Monday, March 06, 2006


Rates Higher On Treasury Sell-Off

Bloomberg reports on the news behind interest rate changes. "U.S. Treasuries fell, pushing the benchmark 10-year note's yield to the highest since the day before the Federal Reserve began a series of 14 straight interest-rate increases in June 2004. Investors drove prices lower on speculation a government report this week will show job growth is fast enough to encourage the Fed to lift borrowing costs at least twice more."

"'We're going to see a new, emerging period of higher long- term interest rates that are going to start now, and I believe they're going to carry on for some time,' said John Kosar. Ten-year notes are heading for a fourth day of declines, the longest losing streak since January. The yield on the 10-year note rose 6 basis points, or 0.06 percentage point, to 4.74 percent at 3:03 p.m. in New York, the highest since June 29, 2004. The yield has climbed from 4.55 percent on Feb. 28."

"The margin by which two-year yields exceed 10-year yields shrank for the seventh consecutive day to 2 basis points. Two year yields, little changed today, rose above those on 10-year notes in December for the first time in almost five years, creating a so-called inverted yield curve. The gap reached 16 basis points on Feb. 23."

"A 10-year yield at 4.75 percent may spur mortgage companies such as Countrywide Financial Corp. to sell Treasuries and other securities they hold as a hedge against falling interest rates. Betting that Treasuries will fall pushes yields higher and may lead to more sales, said Bulent Baygun. Large speculators in interest-rate futures last week had record bets on gains in the 10-year note, which may limit their interest in buying even as prices fall."

"Among hedge-fund managers and other large speculators, long positions, or bets prices will rise, outnumbered short positions by 182,758 contracts on the Chicago Board of Trade, the biggest margin on record since 1983."

"'The U.S. economy is going quite well,' said Charles Diebel, head of European rates strategy in London at Nomura International Plc. Nomura's U.S. unit is one of 22 dealers authorized to bid at Treasury auctions. 'We could see yields move a little higher from here,' he said, advising investors to stay out of 10-year notes until after the Fed's May 10 meeting."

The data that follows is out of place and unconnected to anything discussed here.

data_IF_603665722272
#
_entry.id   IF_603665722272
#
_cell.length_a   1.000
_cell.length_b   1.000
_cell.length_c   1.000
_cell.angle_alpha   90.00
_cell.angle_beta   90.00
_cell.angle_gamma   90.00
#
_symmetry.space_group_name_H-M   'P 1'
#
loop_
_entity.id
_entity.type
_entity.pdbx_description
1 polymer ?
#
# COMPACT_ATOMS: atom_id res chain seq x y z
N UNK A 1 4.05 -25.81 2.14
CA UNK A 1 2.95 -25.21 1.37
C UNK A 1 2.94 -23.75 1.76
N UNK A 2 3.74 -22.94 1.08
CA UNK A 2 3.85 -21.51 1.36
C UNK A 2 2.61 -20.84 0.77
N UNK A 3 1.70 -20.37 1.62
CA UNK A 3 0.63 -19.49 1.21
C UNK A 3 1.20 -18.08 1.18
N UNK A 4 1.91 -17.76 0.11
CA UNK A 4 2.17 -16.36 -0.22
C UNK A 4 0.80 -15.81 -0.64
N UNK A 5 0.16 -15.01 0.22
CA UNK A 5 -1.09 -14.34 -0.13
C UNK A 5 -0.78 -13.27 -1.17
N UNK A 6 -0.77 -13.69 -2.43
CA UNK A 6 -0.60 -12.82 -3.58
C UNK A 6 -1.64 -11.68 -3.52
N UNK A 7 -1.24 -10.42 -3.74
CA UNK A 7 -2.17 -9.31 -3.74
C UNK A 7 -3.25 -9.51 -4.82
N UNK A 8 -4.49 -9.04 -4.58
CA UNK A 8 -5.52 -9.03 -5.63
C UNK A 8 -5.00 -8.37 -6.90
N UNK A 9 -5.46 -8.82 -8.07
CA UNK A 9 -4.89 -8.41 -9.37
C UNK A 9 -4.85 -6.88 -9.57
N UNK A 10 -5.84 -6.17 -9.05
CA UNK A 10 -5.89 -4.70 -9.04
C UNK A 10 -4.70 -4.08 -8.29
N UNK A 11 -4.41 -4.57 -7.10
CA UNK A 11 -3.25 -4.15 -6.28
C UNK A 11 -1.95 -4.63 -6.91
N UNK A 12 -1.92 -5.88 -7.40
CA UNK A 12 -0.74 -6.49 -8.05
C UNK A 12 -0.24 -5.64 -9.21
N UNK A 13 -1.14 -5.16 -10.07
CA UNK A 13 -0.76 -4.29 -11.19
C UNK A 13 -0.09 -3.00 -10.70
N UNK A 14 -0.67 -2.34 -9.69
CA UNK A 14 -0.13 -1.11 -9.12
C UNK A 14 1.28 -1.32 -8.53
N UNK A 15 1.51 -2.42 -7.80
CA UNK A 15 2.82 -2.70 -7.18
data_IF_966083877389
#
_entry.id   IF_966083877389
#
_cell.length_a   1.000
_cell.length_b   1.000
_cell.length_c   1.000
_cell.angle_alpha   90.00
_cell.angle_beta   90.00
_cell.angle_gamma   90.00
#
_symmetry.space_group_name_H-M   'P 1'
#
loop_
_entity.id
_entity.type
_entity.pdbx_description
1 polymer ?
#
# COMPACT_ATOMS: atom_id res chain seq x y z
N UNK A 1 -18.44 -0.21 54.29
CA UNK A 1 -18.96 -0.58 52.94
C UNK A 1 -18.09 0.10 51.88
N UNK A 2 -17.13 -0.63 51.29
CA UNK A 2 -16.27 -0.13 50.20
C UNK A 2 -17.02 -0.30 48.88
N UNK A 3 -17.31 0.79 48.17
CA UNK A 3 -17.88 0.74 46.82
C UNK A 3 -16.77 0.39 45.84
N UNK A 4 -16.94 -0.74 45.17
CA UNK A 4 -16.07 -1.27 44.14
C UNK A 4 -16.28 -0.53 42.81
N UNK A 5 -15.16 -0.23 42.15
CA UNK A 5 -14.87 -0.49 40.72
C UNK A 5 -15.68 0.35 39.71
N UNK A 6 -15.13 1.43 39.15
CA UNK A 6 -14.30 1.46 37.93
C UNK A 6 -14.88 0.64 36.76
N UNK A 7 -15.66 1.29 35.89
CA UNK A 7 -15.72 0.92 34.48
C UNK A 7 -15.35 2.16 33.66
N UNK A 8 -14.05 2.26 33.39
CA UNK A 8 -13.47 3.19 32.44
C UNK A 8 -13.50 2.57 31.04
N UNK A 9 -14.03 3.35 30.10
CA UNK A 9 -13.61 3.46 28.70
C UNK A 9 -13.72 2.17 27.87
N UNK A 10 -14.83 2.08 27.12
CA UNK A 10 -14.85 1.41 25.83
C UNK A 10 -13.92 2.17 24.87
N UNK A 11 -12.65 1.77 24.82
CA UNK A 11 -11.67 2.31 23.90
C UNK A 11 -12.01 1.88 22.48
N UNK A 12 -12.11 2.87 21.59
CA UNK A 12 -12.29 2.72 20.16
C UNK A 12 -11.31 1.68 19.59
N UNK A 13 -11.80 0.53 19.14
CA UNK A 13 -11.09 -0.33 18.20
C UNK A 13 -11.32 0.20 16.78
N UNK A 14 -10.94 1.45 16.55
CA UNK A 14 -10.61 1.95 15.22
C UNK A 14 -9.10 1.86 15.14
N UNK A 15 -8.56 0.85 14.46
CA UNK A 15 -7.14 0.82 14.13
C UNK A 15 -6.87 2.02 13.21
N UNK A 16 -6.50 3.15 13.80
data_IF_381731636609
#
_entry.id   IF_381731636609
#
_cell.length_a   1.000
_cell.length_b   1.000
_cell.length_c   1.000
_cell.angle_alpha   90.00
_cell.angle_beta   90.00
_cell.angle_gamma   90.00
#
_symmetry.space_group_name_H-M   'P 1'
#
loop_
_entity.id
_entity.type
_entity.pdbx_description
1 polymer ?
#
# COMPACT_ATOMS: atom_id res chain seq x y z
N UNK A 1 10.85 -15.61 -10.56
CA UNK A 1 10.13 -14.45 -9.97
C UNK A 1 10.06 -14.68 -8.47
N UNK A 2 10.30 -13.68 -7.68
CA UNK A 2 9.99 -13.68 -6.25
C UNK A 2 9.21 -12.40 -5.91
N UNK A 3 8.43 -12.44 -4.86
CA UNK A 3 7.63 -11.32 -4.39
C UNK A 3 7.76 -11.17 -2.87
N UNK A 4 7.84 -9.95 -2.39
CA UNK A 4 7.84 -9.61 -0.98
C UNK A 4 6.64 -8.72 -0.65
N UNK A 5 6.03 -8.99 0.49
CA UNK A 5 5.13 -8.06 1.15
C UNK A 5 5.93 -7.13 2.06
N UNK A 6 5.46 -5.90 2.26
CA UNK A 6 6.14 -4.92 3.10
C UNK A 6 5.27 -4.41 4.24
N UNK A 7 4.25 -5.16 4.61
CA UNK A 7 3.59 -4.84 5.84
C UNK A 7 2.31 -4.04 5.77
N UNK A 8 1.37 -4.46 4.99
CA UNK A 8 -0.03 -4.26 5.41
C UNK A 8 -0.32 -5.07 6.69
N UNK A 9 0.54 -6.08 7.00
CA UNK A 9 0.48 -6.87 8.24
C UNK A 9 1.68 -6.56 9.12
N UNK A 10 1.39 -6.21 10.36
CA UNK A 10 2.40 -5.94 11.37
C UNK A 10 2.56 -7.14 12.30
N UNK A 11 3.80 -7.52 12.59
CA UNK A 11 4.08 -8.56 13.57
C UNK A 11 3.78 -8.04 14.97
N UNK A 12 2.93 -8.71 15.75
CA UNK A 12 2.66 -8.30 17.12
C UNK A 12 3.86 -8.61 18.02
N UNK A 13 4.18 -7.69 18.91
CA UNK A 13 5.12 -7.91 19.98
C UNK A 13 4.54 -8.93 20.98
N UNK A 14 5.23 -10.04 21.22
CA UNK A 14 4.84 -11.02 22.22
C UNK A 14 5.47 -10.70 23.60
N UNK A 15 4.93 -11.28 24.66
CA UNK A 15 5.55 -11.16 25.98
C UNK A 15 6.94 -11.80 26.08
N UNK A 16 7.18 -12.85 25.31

"The 10-year yield may climb to 4.75 percent within two months, Diebel said. The yield helps determine interest rates on home mortgages. The average rate on a 30-year fixed rate mortgage, 6.24 percent last week, according to Freddie Mac, rose to a more than two-year high of 6.37 percent in November, two weeks after the 10-year yield came within a basis point of its peak for the year."

"Yields remained higher today even as a report on pending home sales added to signs the housing market is slowing. The NAR said its index of pending home resales fell 1.1 percent in January after a 2.6 percent drop in December that was originally reported as a 3 percent decline."

"Fed officials have expressed concern about the extent to which a surge in home prices has enabled consumers to increase spending faster than their incomes are rising. A report published by then-Fed Chairman Alan Greenspan in September concluded 'that a significant amount of consumption is being driven by capital gains on some combination of both stocks and residences,' he said at the time."

"Fed policy makers have boosted their target for the overnight lending rate between banks to 4.5 percent, the highest in almost five years. Interest-rate futures indicate traders are pricing in a 100 percent chance of an increase to 4.75 percent at the central bank's March 28 meeting, up from about 90 percent a month ago. The odds of another move at the May 10 meeting are about 80 percent, up from about 40 percent a month ago."

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